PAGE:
Despoliation of the desert landscape and atmosphere is easily visible from the highway along the corridor from just north of the entrance to Carlsbad Caverns all the way to Roswell. 
I did my best to observe something about the relationship of the petroleum industry to the town of Carlsbad in the brief time we were there, starting when I made a reservations at our hotel. I inquired as to why the prices were unexpectedly high, and varied such that they were lowest over the weekend (when one might expect regular influxes of park visitors) and highest on Monday, the only weeknight of our stay. The answer was, "Oh, it's because travelers are here on business with the oil and mineral industries" during the work week: a tid-bit of evidence as to the unexpectedly minor impact of the national parks. 

There were no authorities around to chat with me, but I did start a conversation with a young man, also a guest in our hotel, who told me he was a geologist with the Dutch equivalent of the US Geological Survey, in town to meet with US Bureau of Land Management colleagues, who of course were furloughed and unable to do business. Yet another example of the economic impact of the government shut down, not just on Americans, but foreign partners in enterprise as well. His thing turned out to be fossils, which I take it are hints of the age of the formations in which they're found, perhaps informing conclusions about the likely presence of untapped oil or gas. While the conversation was interesting, I learned little about the matter of drilling for oil.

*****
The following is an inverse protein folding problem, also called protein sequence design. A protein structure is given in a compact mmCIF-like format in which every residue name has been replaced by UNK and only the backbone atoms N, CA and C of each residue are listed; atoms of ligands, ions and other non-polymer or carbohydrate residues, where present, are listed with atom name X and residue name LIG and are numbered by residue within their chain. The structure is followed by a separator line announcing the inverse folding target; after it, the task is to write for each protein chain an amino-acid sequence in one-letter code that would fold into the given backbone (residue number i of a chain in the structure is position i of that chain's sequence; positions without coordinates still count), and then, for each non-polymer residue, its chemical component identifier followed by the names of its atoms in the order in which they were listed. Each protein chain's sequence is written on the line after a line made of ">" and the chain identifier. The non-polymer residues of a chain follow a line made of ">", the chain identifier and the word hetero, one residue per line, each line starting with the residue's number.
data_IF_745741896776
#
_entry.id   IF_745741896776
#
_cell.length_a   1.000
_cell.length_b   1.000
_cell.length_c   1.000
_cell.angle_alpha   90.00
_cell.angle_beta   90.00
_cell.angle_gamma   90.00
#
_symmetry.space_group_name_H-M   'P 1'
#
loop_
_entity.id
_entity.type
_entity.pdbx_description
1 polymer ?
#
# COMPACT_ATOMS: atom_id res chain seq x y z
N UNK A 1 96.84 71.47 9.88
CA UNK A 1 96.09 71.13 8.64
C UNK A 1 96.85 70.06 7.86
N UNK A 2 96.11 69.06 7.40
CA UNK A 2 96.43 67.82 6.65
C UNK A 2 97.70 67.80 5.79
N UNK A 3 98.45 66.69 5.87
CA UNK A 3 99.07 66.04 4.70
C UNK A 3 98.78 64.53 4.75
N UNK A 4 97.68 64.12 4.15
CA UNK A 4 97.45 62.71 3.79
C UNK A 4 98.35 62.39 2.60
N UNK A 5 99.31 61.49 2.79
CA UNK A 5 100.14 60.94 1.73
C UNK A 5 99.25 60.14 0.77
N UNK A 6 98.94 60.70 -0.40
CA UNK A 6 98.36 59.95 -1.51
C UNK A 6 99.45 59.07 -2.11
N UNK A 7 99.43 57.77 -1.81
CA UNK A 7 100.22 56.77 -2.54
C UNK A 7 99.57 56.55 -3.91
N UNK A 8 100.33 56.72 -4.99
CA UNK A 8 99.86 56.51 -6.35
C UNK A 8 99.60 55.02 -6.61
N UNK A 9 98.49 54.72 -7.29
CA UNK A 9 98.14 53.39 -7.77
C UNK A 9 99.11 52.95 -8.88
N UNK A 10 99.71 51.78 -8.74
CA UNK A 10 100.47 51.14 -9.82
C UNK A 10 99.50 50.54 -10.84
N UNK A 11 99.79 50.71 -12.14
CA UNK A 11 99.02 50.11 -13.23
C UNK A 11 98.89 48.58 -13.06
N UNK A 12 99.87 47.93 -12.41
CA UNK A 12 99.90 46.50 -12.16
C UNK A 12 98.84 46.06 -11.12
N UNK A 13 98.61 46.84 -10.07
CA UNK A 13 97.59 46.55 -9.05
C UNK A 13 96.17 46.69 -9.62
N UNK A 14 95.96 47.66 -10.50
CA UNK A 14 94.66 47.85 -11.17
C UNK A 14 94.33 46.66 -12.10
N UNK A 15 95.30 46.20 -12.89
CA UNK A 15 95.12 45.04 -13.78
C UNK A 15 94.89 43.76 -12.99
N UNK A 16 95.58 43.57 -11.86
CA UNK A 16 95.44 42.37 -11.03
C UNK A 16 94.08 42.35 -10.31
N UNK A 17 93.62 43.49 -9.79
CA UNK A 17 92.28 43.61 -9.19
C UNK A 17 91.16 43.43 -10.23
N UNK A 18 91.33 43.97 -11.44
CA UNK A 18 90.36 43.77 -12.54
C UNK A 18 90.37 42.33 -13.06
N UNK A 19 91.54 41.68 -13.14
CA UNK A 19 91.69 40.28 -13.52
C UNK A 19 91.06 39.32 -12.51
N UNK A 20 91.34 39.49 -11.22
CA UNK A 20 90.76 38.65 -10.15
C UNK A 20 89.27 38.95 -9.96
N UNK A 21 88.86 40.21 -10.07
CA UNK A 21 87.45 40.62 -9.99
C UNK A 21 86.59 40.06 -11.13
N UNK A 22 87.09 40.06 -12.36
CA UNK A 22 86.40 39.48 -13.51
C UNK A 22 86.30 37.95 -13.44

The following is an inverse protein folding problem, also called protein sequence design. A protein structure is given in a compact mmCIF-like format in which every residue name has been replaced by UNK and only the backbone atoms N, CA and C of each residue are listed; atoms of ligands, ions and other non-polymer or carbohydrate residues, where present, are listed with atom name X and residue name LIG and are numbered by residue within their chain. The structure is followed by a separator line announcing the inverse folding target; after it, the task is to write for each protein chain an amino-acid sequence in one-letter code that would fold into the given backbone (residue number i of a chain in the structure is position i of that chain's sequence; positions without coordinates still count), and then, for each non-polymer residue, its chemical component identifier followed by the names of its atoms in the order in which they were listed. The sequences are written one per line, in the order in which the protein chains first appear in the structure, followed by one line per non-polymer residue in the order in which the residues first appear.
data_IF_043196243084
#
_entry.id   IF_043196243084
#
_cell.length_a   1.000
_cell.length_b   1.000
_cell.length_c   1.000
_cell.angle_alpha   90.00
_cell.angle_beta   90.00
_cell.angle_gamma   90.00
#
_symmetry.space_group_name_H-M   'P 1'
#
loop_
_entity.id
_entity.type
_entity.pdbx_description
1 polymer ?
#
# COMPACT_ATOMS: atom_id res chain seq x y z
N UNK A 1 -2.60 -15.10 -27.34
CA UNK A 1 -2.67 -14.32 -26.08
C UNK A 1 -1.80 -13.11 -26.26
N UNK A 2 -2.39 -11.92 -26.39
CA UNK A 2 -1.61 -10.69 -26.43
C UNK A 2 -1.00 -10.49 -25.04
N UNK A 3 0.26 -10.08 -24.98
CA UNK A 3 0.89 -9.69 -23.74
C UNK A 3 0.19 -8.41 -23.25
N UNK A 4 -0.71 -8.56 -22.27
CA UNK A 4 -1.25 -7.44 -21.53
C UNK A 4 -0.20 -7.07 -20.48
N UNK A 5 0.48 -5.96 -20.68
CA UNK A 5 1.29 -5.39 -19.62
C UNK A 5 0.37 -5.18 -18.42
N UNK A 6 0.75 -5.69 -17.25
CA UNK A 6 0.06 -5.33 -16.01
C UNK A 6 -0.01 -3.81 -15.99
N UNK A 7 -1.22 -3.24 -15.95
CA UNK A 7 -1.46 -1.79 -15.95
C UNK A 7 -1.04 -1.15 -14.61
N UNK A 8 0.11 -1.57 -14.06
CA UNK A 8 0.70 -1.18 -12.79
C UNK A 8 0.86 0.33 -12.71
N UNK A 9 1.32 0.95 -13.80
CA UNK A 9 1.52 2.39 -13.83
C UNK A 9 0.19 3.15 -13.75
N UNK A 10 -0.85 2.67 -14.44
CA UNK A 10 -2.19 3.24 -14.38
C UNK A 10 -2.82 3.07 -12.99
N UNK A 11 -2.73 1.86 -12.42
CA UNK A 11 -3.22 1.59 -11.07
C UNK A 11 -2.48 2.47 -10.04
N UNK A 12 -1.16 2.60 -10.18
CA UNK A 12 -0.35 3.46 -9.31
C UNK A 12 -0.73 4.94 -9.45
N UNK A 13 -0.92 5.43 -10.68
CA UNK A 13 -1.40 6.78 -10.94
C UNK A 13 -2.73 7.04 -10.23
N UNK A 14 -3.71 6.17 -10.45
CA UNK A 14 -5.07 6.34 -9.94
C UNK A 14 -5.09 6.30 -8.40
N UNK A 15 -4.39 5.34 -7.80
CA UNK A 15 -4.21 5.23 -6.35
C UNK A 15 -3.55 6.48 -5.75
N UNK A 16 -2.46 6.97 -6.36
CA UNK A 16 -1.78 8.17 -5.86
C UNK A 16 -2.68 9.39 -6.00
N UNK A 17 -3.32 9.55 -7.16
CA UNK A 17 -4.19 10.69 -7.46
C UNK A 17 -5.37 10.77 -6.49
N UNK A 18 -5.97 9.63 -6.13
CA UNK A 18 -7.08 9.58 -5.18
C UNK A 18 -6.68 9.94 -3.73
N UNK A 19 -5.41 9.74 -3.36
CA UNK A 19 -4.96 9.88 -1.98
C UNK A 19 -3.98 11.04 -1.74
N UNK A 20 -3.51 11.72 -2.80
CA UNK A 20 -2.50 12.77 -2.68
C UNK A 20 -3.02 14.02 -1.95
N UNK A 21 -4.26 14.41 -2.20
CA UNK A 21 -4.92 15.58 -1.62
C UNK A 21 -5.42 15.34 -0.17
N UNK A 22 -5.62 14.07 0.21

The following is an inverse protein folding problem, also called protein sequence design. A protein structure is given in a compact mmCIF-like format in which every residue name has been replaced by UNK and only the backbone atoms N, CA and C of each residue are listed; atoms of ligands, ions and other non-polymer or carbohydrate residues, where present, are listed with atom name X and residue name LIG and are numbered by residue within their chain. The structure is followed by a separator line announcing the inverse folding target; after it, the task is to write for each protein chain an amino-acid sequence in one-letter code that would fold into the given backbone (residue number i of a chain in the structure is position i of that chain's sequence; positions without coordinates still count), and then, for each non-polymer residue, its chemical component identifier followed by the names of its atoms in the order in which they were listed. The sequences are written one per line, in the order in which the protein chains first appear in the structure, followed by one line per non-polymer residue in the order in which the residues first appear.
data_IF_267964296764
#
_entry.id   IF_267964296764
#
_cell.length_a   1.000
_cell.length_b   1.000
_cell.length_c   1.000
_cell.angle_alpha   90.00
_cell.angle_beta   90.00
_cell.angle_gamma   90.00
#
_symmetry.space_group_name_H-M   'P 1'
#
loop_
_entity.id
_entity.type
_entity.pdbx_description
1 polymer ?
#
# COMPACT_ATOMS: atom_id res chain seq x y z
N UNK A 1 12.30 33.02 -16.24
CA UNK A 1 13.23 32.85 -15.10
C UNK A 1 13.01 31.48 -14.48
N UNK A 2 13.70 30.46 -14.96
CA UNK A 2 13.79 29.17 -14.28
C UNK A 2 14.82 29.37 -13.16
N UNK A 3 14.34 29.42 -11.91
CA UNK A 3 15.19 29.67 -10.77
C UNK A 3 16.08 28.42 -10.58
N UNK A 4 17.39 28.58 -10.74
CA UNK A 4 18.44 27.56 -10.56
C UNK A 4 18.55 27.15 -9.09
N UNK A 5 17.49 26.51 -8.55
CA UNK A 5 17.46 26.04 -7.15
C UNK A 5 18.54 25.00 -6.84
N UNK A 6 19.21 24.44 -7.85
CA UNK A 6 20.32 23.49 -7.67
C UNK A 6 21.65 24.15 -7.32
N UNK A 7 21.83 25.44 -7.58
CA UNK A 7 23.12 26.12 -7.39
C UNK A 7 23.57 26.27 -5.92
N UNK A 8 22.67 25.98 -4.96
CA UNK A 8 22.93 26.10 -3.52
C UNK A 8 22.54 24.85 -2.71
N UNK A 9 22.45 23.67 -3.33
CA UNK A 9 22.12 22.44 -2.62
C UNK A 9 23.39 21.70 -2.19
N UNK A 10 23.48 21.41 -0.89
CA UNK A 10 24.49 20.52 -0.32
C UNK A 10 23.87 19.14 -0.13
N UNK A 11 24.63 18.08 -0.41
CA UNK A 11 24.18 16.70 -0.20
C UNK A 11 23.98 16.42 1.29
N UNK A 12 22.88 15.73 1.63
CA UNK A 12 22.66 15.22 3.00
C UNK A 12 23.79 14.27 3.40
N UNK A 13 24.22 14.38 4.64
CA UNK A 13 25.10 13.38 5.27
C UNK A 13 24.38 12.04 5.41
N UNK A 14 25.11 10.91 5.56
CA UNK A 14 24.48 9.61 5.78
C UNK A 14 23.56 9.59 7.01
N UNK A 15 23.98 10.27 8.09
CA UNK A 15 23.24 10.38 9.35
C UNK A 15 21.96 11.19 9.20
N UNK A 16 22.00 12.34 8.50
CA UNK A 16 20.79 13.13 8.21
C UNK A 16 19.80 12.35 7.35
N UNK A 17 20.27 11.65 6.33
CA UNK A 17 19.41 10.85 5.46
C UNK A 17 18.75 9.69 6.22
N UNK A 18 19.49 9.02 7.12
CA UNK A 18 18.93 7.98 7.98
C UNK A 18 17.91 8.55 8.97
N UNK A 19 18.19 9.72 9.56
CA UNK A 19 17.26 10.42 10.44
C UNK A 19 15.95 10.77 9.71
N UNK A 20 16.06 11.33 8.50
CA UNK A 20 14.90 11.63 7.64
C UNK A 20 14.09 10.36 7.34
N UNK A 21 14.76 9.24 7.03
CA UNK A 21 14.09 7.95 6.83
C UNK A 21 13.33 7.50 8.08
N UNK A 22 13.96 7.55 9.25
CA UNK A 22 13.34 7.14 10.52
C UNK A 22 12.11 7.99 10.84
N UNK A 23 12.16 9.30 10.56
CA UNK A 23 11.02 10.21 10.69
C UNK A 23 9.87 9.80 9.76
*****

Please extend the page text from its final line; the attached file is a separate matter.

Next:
As the hotel was otherwise almost empty the first couple of mornings we were there, I befriended the lovely lady who attended the breakfast buffet (very good, and included in the price!). She clearly enjoyed our conversations and came out of the kitchen every day to say good-morning. She was of Mexican heritage (as is a very large fraction of the local populace) but spoke standard American English suggesting she was raised on this side of the border. Curious as to the local benefits of all this extraction, I asked her if there were good jobs to be had for the locals in the oil fields. She immediately answered, "Oh yes, there are lots and lots of good jobs around here, but the people can't keep them. They fail the drug tests!" She meant it sincerely. That was one of the saddest answers I could imagine.

So who is doing all the heavy lifting? Right on cue, as foretold by the rising price of a hotel night, on Monday the town filled up with roustabouts and roughnecks and swampers and technicians and truck drivers and riggers, men of all races, ages, sizes and descriptions, and a tough-looking woman or two, the kind you'd expect to see with their hardhats resting on the table next to their plates as we did at the Carlsbad China Dragon Buffet at our last dinner before heading back to Chicago the next morning.

They're not locals, so they must be commuters from elsewhere in the region, maybe El Paso 160 miles to the southwest, but within driving distance of the oil fields. One thing we did not see was any evidence of a residential building boom. Wise, as once the fields finally play out, there will be only the environmental clean-up work and the business of the national parks to sustain Carlsbad.

1 comment:

  1. We were in North Dakota where a huge oil boom is changing the state. Here locally were have "fracking" disputes about sand mining to support the oil drilling. "Progress' has its price and since money talks the most wherever it comes into play we know the result. Still Minnesotans are still thankfully at least willing to give the environment consequences some consideration.....